The book is not entirely devoid of illustrations. There is an eight-page colour section in the middle of the book featuring cover images from many weekly issues and annuals. When this feature was proposed, I immediately put together a mock-up of how I thought it should look. The publishers were impressed with what I came up with and let me take responsibility for creating the gallery’s finished pages. Fortunately, I already had scans of most of the covers and was able to source the ones I was missing. I spent a great deal of lot of time painting out creases and scuff-marks in Photoshop.

downthetubes: You've been involved in Doctor Who fandom in New Zealand for some time. Is it different to fandom elsewhere and if so, how?

Paul: New Zealand Doctor Who fandom is a relatively small community, with one central club acting as a hub for smaller regional social groups and individual fans. We’re country of just over four million people, and that’s reflected in the small size of the club. When I helped establish organised Doctor Who fandom in New Zealand 25 years ago, we were somewhat isolated from what fans were doing overseas, but these days many of us are involved in the wider international fan community though online forums and other social media.

downthetubes: Do you have a large Doctor Who comic collection yourself and if so, what is your favourite era of the strip so far?

Paul: I had a fairly large collection before I started work on the book, and have acquired a lot more since. I also collect the reprinted strips, including the excellent Panini 'graphic novel' books and the IDW colourised versions.

If I can cheat and go for two favourite eras - one is the sixth Doctor stories with John Ridgway as the regular artist. In New Zealand we didn’t get to see Colin Baker’s stories until a few years later, so my impressions of his Doctor were largely formed from reading that era of the comic strip I think that stories such as Voyager surpassed what we got on television. The other is the run of Eighth Doctor strips written by Scott Gray. The scope and scale of these stories is breathtaking. I adore these - they're simply superb!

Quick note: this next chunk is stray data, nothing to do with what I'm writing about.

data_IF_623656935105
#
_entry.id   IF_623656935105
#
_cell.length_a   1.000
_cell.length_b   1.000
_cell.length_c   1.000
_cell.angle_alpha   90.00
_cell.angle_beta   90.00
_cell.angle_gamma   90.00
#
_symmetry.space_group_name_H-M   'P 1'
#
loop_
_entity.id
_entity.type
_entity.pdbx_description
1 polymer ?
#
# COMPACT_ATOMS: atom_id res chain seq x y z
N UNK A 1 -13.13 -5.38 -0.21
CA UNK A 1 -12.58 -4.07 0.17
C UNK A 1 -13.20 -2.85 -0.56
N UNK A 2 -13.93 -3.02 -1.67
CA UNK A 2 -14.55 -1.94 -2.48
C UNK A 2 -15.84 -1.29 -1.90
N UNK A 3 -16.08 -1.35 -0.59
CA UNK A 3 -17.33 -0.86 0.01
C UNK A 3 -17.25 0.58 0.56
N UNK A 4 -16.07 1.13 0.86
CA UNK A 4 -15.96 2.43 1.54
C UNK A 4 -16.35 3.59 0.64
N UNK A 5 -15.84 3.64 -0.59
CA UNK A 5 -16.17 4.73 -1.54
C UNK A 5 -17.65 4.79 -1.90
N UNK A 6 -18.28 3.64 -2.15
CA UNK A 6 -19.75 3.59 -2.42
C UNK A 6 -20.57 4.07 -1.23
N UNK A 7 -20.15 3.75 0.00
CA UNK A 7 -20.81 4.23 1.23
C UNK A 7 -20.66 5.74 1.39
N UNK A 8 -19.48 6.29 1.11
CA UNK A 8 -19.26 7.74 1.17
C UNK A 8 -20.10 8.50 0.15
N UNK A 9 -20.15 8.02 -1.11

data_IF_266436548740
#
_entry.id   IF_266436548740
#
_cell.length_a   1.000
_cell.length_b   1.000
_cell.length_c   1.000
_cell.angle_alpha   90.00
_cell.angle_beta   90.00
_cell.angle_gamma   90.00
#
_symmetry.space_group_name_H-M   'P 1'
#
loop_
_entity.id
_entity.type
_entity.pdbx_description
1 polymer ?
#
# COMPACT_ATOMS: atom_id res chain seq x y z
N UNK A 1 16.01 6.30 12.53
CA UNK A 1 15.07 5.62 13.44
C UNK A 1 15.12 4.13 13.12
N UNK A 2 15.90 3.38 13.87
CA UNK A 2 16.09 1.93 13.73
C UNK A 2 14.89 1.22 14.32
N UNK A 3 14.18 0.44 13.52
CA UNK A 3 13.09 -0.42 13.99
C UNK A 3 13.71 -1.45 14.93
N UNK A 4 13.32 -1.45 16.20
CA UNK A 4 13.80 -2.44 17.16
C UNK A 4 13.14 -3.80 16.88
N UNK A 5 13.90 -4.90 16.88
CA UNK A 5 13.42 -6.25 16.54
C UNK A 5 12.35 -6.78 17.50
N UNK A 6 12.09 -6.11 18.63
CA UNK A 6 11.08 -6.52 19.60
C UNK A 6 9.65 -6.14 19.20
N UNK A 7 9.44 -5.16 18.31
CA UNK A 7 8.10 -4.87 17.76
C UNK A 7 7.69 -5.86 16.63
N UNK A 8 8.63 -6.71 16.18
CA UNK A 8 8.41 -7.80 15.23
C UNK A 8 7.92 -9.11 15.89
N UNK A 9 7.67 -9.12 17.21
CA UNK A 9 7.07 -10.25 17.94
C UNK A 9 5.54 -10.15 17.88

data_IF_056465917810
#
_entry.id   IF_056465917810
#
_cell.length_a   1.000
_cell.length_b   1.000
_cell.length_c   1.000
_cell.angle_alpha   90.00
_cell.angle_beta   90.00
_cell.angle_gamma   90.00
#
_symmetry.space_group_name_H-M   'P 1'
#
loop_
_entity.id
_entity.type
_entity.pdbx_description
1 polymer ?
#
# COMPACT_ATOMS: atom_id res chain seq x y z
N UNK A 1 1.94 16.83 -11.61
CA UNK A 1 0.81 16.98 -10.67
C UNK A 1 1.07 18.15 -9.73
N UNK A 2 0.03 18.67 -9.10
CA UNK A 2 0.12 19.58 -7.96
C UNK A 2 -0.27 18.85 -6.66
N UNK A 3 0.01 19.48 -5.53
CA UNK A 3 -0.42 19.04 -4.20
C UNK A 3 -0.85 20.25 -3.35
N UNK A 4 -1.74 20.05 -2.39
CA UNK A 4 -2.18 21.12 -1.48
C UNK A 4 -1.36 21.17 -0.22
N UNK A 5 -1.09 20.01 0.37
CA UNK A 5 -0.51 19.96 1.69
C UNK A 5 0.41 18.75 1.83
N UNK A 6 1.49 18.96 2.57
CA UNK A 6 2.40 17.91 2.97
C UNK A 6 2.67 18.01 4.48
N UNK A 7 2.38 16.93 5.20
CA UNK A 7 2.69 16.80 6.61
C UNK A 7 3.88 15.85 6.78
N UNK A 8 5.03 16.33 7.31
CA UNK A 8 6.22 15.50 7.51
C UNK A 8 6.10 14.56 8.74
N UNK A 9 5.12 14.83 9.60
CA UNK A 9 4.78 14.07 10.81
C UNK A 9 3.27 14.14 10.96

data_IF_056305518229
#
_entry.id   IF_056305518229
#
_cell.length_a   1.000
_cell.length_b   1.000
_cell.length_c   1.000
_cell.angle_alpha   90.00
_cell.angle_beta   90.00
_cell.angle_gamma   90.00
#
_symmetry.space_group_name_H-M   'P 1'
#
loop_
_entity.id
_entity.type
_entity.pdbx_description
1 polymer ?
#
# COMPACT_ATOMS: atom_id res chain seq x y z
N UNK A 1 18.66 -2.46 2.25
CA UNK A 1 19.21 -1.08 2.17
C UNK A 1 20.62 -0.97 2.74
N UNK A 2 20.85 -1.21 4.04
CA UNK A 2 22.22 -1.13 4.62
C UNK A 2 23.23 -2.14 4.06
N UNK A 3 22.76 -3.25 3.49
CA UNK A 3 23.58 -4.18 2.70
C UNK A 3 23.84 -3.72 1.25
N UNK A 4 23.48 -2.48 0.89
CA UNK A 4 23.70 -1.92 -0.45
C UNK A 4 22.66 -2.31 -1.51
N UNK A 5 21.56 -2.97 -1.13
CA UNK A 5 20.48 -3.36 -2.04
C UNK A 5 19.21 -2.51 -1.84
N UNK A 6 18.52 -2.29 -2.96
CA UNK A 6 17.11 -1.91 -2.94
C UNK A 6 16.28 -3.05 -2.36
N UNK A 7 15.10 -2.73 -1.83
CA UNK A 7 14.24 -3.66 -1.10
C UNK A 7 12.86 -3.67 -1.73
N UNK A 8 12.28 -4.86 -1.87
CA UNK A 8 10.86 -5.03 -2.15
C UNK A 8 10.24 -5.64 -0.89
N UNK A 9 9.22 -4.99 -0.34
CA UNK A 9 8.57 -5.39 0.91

A quieter scene from the spectacular Sixth Doctor story Voyager
by Steve Parkhouse and John Ridgway
downthetubes: If you had the opportunity to write a Doctor Who comic strip yourself, which Doctor would you choose and which monster would you pit him against?

Paul: Hmm, I think I’d go for Peter Davison’s Doctor as he’s my favourite, but also because I don’t think he was particularly well served in the strip. As the for monster, I’d be inclined to come up with some menace of my own devising, but if it had to be one from the television series, I’d go for the Cybermen.

downthetubes: Finally - do you think there's any chance New Zealand-based Lord of the Rings and The Hobbit director Peter Jackson will make an episode of Doctor Who as recently reported?

Paul: Having chatted to the reporter who’s researching this story it appears that there may actually be talks going on about the possibility of using New Zealand as a location for an episode or two, which if it’s true is very exciting! Peter Jackson, who’s a Doctor Who fan, has responded very positively to the idea - but would he be available to direct or could the BBC even afford him…? Time will tell!

• Find out more about Paul's work at www.paulscoones.com

• Telos Publishing is at http://telos.co.uk

Latest Beano aims to rock you!

The latest Beano (No.3654) is on sale now, with the usual mix of strips and features and offering the chance to win an iPad.
  • Dennis and Gnasher are trumpeting in a very different way than usual!
  • Ed and his Numskulls have a bit HAIRY situation to take care of!
  • The Numskulls bring you some FOUL body facts!
  • Minnie the Minx is no ALIEN to pulling pranks that are OUT OF THIS WORLD!
  • Are you brainier than a Bash Street Kid? Er... let's hope so. 'Specially if it's Smiffy!
  • Roger helps you become a MODERN DODGER!
  • Keeping Billy Whizz busy is a full-time job!
• Check out the free preview at http://www.beano.com/beano-comic/issue-3654

Monday, 24 September 2012

Dredd Creators At Judgement Day in Dundee

The Dundee Contemporary Arts cinema is holding a special screening of Dredd 3D on Friday 28 September 2012. The screening will be preceded by a QandA session with 2000AD writers Alan Grant and Al Ewing, and artists Colin MacNeil and Cam Kennedy.

The event begins appropriately enough at 2000 hours with the screening beginning at 2045 and tickets are available via the DCA website.

Prior to this the four creators will be at the opening of a Judge Dredd art exhibition in the nearby Tower Building of the University of Dundee. This event will begin at 1800 and is free but ticketed with tickets available via the Eventbrite website.

There are more details of the Judgement Day events at their Facebook page.

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• Got a British Comics News Story? E-mail downthetubes!

• Publishers: please contact for information on where to post review copies and other materials: editor@downthetubes.net